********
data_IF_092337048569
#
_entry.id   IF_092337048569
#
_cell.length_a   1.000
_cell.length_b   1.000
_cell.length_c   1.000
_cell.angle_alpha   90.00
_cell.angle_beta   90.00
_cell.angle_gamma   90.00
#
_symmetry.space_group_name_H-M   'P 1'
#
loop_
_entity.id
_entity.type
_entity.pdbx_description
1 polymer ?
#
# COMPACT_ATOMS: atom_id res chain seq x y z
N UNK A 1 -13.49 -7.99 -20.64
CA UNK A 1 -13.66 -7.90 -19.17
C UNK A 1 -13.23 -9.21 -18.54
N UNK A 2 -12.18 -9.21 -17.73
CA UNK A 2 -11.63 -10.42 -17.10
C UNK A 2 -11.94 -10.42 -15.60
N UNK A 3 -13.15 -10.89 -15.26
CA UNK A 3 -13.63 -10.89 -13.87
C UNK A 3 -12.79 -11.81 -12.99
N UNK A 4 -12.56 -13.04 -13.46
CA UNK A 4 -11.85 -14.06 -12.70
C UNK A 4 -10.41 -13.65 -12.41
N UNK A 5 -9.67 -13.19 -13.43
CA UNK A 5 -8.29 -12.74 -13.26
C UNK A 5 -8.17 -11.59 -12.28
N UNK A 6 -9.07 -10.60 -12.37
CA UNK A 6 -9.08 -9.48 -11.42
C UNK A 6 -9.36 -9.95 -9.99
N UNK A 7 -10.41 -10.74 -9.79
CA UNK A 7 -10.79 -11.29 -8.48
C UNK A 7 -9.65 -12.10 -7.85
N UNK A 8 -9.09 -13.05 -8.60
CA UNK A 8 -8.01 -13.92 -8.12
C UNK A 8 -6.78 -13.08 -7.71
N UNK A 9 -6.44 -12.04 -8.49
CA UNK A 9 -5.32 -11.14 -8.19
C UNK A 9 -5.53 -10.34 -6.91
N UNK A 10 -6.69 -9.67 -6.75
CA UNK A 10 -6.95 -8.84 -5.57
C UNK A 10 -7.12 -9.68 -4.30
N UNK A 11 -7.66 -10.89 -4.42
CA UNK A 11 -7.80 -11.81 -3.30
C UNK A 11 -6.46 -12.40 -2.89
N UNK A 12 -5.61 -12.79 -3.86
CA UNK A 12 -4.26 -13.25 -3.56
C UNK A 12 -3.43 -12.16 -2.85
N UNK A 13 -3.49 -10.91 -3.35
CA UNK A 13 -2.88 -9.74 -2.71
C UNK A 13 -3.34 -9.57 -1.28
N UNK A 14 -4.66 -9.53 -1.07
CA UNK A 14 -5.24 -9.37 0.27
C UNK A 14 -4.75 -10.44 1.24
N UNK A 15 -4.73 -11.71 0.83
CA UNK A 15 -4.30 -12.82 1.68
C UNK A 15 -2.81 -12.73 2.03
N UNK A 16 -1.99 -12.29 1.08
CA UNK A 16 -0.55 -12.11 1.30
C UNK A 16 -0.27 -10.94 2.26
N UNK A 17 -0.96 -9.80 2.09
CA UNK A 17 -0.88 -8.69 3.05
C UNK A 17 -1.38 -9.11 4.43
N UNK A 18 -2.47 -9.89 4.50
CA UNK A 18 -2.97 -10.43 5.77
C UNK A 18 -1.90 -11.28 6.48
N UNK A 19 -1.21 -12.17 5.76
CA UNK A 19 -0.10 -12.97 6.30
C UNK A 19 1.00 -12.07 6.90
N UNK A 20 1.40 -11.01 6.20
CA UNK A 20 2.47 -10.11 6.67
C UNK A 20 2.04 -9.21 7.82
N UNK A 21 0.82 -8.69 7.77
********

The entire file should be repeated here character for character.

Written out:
data_IF_092337048569
#
_entry.id   IF_092337048569
#
_cell.length_a   1.000
_cell.length_b   1.000
_cell.length_c   1.000
_cell.angle_alpha   90.00
_cell.angle_beta   90.00
_cell.angle_gamma   90.00
#
_symmetry.space_group_name_H-M   'P 1'
#
loop_
_entity.id
_entity.type
_entity.pdbx_description
1 polymer ?
#
# COMPACT_ATOMS: atom_id res chain seq x y z
N UNK A 1 -13.49 -7.99 -20.64
CA UNK A 1 -13.66 -7.90 -19.17
C UNK A 1 -13.23 -9.21 -18.54
N UNK A 2 -12.18 -9.21 -17.73
CA UNK A 2 -11.63 -10.42 -17.10
C UNK A 2 -11.94 -10.42 -15.60
N UNK A 3 -13.15 -10.89 -15.26
CA UNK A 3 -13.63 -10.89 -13.87
C UNK A 3 -12.79 -11.81 -12.99
N UNK A 4 -12.56 -13.04 -13.46
CA UNK A 4 -11.85 -14.06 -12.70
C UNK A 4 -10.41 -13.65 -12.41
N UNK A 5 -9.67 -13.19 -13.43
CA UNK A 5 -8.29 -12.74 -13.26
C UNK A 5 -8.17 -11.59 -12.28
N UNK A 6 -9.07 -10.60 -12.37
CA UNK A 6 -9.08 -9.48 -11.42
C UNK A 6 -9.36 -9.95 -9.99
N UNK A 7 -10.41 -10.74 -9.79
CA UNK A 7 -10.79 -11.29 -8.48
C UNK A 7 -9.65 -12.10 -7.85
N UNK A 8 -9.09 -13.05 -8.60
CA UNK A 8 -8.01 -13.92 -8.12
C UNK A 8 -6.78 -13.08 -7.71
N UNK A 9 -6.44 -12.04 -8.49
CA UNK A 9 -5.32 -11.14 -8.19
C UNK A 9 -5.53 -10.34 -6.91
N UNK A 10 -6.69 -9.67 -6.75
CA UNK A 10 -6.95 -8.84 -5.57
C UNK A 10 -7.12 -9.68 -4.30
N UNK A 11 -7.66 -10.89 -4.42
CA UNK A 11 -7.80 -11.81 -3.30
C UNK A 11 -6.46 -12.40 -2.89
N UNK A 12 -5.61 -12.79 -3.86
CA UNK A 12 -4.26 -13.25 -3.56
C UNK A 12 -3.43 -12.16 -2.85
N UNK A 13 -3.49 -10.91 -3.35
CA UNK A 13 -2.88 -9.74 -2.71
C UNK A 13 -3.34 -9.57 -1.28
N UNK A 14 -4.66 -9.53 -1.07
CA UNK A 14 -5.24 -9.37 0.27
C UNK A 14 -4.75 -10.44 1.24
N UNK A 15 -4.73 -11.71 0.83
CA UNK A 15 -4.30 -12.82 1.68
C UNK A 15 -2.81 -12.73 2.03
N UNK A 16 -1.99 -12.29 1.08
CA UNK A 16 -0.55 -12.11 1.30
C UNK A 16 -0.27 -10.94 2.26
N UNK A 17 -0.96 -9.80 2.09
CA UNK A 17 -0.88 -8.69 3.05
C UNK A 17 -1.38 -9.11 4.43
N UNK A 18 -2.47 -9.89 4.50
CA UNK A 18 -2.97 -10.43 5.77
C UNK A 18 -1.90 -11.28 6.48
N UNK A 19 -1.21 -12.17 5.76
CA UNK A 19 -0.10 -12.97 6.30
C UNK A 19 1.00 -12.07 6.90
N UNK A 20 1.40 -11.01 6.20
CA UNK A 20 2.47 -10.11 6.67
C UNK A 20 2.04 -9.21 7.82
N UNK A 21 0.82 -8.69 7.77